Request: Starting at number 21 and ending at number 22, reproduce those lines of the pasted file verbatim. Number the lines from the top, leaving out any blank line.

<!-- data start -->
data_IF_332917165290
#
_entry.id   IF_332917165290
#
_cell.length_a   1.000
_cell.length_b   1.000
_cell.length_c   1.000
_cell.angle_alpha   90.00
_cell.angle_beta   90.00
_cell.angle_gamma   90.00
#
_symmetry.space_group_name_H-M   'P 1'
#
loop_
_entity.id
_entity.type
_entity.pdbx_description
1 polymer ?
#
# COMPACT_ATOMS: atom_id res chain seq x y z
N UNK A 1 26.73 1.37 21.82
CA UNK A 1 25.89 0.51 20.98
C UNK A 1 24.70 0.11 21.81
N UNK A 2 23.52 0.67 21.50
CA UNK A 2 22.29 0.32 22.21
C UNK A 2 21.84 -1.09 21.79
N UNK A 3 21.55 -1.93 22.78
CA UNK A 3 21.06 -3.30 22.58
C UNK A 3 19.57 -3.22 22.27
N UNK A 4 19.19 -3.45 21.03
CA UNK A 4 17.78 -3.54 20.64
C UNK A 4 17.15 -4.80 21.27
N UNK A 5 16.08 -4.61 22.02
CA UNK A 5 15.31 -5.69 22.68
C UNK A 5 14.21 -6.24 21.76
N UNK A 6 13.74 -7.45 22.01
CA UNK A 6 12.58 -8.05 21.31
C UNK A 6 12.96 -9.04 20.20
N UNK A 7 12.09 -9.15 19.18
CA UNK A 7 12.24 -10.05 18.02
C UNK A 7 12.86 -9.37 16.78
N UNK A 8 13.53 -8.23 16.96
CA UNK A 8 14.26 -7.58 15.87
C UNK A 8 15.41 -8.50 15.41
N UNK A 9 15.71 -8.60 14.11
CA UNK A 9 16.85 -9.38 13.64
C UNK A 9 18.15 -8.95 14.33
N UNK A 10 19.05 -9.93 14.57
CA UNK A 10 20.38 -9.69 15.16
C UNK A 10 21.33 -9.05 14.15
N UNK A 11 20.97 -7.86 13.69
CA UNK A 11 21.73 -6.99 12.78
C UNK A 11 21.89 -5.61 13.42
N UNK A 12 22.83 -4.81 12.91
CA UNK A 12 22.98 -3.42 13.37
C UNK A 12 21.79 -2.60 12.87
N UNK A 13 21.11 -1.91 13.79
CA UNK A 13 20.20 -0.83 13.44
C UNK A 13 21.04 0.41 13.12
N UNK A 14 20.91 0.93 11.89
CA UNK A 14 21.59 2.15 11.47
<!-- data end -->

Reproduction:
N UNK A 1 26.73 1.37 21.82
CA UNK A 1 25.89 0.51 20.98